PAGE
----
Into Thin Air: A Personal Account of the Mt. Everest Disaster
Personal account of 1996 Mount Everest disaster by John Krakauer, author of Into the Wild.
Krakauer was one of the clients of Adventure Consultants, led by Rob Hall. With Mountain Madness, led by Scott Fischer, and Taiwanese expedition team, they headed to the summit on May 11, 1996. Eight people perished that day, including Hall and Fischer, two prominent mountaineers. There weren’t any clear-cut causes of the disaster. Safe to say it was very complex thing, intertwined with human errors and fast-changing weather on the mountain.
There is something so fascinating about these mountain stories, even tragic ones. They are mostly about pain, bad weather, altitude sickness, frostbite, etc… Still, I just can’t get enough.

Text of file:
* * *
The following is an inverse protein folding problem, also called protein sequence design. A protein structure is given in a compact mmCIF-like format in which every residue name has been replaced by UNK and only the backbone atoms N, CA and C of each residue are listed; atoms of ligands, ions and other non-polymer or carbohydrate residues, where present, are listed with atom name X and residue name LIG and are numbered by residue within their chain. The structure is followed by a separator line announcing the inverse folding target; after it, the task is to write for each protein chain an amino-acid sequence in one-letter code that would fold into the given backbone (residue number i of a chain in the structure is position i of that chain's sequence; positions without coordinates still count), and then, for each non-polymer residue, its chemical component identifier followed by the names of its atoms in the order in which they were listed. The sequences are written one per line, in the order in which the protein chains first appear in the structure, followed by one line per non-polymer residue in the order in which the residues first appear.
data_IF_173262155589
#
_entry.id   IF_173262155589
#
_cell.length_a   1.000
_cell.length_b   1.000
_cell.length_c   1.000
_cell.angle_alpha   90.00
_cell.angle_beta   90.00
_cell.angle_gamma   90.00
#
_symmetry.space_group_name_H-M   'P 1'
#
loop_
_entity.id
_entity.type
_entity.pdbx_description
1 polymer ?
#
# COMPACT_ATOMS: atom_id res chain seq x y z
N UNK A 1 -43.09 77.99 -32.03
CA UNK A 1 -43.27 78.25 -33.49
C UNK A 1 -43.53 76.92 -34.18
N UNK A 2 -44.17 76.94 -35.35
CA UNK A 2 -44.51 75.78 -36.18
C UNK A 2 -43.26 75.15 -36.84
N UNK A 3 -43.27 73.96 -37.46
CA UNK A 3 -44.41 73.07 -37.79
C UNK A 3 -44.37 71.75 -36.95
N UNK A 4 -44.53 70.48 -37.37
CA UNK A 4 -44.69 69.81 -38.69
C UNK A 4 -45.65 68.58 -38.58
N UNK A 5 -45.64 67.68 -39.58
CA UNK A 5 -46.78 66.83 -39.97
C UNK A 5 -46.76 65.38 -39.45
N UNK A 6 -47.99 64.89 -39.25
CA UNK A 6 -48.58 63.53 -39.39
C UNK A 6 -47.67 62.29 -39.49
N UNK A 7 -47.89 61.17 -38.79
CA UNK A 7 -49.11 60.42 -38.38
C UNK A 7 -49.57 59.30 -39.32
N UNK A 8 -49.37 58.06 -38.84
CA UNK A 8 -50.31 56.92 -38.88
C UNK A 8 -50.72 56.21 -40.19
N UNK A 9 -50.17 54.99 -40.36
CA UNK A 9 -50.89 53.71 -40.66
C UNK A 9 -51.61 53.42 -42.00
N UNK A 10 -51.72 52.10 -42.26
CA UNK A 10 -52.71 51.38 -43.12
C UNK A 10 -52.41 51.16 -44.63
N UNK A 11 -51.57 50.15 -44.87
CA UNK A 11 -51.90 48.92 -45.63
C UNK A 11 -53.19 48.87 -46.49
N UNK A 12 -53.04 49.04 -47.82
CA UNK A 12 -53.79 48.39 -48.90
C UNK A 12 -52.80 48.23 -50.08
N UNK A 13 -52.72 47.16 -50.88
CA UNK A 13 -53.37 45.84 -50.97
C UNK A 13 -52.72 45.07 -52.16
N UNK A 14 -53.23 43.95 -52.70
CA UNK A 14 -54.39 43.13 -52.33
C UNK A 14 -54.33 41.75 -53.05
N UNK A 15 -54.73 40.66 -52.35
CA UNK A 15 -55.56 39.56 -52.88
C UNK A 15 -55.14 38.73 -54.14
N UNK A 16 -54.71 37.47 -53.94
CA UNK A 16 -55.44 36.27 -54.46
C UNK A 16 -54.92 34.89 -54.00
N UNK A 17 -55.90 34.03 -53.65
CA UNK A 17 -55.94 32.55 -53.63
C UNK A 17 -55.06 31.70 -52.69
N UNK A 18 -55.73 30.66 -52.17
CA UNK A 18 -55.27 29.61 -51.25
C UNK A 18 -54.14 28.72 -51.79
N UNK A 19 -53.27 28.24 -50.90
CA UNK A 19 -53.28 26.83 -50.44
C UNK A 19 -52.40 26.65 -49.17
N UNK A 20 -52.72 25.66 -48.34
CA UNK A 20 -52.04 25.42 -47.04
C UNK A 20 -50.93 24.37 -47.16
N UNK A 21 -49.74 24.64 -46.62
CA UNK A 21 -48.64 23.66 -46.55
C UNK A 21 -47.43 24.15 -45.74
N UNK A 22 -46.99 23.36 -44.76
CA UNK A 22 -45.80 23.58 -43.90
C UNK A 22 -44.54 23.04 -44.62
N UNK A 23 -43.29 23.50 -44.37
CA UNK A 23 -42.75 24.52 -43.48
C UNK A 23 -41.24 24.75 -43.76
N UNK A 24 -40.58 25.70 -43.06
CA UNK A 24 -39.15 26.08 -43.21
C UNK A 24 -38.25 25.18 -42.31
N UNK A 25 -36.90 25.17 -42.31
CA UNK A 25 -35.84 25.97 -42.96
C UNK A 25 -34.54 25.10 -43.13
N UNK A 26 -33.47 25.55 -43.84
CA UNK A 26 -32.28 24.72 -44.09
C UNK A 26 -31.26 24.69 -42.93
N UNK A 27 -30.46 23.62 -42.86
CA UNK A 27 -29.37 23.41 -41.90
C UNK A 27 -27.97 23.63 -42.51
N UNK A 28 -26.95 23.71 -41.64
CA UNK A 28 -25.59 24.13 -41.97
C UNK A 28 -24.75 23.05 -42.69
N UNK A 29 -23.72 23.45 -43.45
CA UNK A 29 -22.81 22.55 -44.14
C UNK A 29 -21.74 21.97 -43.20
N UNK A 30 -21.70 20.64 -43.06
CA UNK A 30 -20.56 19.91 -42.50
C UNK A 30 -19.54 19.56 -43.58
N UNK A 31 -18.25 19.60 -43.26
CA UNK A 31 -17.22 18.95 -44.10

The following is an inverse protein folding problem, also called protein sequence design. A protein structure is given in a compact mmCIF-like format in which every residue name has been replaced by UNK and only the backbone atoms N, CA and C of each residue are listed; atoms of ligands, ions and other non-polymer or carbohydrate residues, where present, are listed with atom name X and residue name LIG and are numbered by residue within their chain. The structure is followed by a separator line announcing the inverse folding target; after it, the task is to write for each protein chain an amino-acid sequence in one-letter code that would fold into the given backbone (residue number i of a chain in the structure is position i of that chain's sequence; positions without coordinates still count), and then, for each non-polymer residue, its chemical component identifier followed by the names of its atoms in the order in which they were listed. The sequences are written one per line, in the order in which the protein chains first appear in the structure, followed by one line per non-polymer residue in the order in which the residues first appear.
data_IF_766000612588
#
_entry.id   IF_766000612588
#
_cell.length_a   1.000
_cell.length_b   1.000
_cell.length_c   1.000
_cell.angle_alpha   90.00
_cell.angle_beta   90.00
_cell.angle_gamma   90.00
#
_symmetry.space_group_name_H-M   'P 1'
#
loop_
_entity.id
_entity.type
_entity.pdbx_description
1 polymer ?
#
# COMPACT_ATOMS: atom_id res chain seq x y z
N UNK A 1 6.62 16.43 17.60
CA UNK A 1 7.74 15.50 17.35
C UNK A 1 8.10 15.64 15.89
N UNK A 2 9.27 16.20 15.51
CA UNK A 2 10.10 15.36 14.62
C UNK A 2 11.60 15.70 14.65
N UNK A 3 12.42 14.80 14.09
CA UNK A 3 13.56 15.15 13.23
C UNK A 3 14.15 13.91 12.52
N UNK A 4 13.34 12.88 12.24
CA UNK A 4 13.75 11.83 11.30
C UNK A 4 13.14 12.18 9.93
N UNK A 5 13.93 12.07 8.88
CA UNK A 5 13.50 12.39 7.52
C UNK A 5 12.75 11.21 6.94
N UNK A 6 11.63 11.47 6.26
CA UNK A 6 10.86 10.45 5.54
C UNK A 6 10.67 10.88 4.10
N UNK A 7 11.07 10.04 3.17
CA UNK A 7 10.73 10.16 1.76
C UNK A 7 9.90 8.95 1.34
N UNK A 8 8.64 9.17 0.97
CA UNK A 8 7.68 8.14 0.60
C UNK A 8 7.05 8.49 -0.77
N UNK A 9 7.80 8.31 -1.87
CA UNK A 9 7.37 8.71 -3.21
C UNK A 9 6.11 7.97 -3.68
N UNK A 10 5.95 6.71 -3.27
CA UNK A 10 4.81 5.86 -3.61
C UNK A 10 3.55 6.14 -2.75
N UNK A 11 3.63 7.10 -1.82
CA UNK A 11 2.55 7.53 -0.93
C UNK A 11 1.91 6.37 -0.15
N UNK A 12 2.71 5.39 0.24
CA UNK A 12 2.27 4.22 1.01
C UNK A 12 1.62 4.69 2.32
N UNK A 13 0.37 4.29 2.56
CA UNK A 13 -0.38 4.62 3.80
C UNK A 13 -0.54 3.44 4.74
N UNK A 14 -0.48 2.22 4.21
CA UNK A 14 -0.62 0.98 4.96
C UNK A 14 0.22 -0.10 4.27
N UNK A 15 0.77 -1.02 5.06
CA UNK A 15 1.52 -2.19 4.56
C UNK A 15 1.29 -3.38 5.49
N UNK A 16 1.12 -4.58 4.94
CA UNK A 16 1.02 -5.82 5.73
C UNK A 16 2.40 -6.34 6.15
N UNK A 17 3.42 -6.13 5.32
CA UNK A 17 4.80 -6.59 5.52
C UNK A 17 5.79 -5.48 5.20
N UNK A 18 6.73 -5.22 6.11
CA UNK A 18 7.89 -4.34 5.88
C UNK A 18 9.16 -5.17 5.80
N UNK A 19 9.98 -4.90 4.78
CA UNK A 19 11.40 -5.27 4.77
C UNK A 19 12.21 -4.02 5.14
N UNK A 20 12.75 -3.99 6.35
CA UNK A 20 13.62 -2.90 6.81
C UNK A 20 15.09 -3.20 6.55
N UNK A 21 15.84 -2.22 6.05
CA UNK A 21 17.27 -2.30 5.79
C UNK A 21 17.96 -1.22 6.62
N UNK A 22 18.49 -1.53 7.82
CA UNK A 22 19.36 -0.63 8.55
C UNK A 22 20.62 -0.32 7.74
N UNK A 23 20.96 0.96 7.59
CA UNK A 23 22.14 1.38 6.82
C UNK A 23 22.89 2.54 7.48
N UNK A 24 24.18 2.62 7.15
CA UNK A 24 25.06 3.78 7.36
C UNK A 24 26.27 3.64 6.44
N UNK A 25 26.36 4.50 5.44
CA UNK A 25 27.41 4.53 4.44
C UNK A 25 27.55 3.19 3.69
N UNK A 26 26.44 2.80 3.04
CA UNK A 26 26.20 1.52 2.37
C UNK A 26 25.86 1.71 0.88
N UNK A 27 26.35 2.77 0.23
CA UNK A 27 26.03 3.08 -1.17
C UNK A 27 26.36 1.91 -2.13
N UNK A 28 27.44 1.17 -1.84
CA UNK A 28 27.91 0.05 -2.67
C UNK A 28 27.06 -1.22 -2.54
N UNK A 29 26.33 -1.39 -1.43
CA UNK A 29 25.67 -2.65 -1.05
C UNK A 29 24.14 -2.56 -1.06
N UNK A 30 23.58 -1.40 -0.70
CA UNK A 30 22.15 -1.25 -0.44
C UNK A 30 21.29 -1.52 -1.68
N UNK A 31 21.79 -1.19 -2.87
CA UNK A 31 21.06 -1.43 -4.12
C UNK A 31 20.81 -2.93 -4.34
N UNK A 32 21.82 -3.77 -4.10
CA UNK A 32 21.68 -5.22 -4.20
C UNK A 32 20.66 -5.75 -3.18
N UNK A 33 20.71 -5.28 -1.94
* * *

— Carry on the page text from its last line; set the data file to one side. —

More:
Every time I read stories about mountaineering, I always wonder what is driving these people to sacrifice everything just to climb some mountain. I enjoy hiking and short mountain climbing, but there is a huge gap between casual hiking and serious mountaineering. Serious mountaineering can kill people. And let’s not forget, many of these serious mountaineers have family back home.
Asked, “Why do you want to climb Mt. Everest?”, George Mallory famously answered,
Because it’s there.
After all, it might be that simple.
Why do we do anything? Why Beethoven had to compose symphony even after he lost his hearing? Why does eiken (my twitter friend) stay up late and practice his guitar every night after tiring day job? Why do I spend hours writing this blog in foreign language?
We just do, because we like doing it.
Logic often fails in presence of passion. Maybe it’s not meant to make sense to anyone else, as long as it makes sense to each individual.
Getting back to mountaineers, I think it’s OK that I can’t really understand why people risk their lives and everything to climb mountain. At least I enjoy their stories. Passion is infectious.
Oh, and Jon Krakauer does wonderful writing. I only hope I can write like he does…. Some day!